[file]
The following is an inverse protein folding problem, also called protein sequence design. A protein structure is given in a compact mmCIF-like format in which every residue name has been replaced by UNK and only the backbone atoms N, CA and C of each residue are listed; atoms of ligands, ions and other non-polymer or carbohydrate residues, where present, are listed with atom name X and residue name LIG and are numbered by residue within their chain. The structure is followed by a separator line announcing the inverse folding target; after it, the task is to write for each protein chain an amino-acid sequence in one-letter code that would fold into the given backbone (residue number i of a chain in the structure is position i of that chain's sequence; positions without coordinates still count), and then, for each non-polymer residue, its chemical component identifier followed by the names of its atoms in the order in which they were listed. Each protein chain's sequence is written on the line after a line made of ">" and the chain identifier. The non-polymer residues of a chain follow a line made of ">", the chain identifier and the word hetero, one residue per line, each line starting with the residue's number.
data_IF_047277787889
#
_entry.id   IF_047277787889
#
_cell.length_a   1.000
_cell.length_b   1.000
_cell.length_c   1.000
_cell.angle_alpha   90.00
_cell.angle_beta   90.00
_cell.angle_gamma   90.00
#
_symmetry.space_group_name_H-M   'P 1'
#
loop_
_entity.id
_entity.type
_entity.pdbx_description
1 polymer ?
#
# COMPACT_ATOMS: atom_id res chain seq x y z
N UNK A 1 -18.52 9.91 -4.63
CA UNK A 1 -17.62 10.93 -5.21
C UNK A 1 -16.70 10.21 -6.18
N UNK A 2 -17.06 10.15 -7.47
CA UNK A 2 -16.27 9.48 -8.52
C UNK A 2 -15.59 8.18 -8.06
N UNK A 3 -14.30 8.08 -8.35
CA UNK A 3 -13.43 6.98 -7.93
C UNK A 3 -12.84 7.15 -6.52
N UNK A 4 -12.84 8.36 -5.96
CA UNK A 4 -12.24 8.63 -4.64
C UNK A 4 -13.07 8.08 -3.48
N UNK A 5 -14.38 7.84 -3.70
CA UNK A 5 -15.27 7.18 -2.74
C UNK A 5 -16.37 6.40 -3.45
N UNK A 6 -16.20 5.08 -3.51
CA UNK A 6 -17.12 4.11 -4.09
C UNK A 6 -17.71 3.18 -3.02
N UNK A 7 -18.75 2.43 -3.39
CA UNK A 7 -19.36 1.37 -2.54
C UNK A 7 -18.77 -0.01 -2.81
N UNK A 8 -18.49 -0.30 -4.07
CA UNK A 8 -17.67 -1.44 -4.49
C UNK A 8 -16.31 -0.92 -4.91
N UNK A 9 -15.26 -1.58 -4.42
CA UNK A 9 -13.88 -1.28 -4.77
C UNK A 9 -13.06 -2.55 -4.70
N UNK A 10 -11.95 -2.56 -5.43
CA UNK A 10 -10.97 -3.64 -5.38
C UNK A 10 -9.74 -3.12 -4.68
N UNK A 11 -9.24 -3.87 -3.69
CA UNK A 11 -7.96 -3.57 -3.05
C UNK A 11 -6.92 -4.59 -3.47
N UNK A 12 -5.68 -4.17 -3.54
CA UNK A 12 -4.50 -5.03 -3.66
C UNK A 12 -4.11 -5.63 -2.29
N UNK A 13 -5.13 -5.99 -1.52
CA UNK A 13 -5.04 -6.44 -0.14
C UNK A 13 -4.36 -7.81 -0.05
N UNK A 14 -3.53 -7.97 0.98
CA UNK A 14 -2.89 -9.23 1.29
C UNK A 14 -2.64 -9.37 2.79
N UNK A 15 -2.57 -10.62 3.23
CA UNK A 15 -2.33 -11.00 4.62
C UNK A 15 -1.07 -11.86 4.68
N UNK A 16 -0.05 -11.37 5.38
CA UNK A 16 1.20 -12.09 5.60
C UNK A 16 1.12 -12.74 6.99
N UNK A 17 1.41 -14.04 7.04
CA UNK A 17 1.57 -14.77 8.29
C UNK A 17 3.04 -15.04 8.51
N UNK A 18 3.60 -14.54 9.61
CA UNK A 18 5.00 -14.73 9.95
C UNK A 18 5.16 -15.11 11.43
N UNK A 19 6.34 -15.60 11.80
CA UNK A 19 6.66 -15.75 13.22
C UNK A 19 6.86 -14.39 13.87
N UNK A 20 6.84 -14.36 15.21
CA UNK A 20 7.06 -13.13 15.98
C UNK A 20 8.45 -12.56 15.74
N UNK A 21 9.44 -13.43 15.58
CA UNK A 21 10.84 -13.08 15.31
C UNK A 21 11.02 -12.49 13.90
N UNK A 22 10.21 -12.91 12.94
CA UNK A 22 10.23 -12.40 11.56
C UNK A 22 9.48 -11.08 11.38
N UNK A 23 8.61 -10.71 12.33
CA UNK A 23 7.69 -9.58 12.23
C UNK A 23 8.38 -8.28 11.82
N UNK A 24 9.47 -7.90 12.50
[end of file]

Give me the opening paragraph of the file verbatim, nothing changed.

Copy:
The following is an inverse protein folding problem, also called protein sequence design. A protein structure is given in a compact mmCIF-like format in which every residue name has been replaced by UNK and only the backbone atoms N, CA and C of each residue are listed; atoms of ligands, ions and other non-polymer or carbohydrate residues, where present, are listed with atom name X and residue name LIG and are numbered by residue within their chain. The structure is followed by a separator line announcing the inverse folding target; after it, the task is to write for each protein chain an amino-acid sequence in one-letter code that would fold into the given backbone (residue number i of a chain in the structure is position i of that chain's sequence; positions without coordinates still count), and then, for each non-polymer residue, its chemical component identifier followed by the names of its atoms in the order in which they were listed. Each protein chain's sequence is written on the line after a line made of ">" and the chain identifier. The non-polymer residues of a chain follow a line made of ">", the chain identifier and the word hetero, one residue per line, each line starting with the residue's number.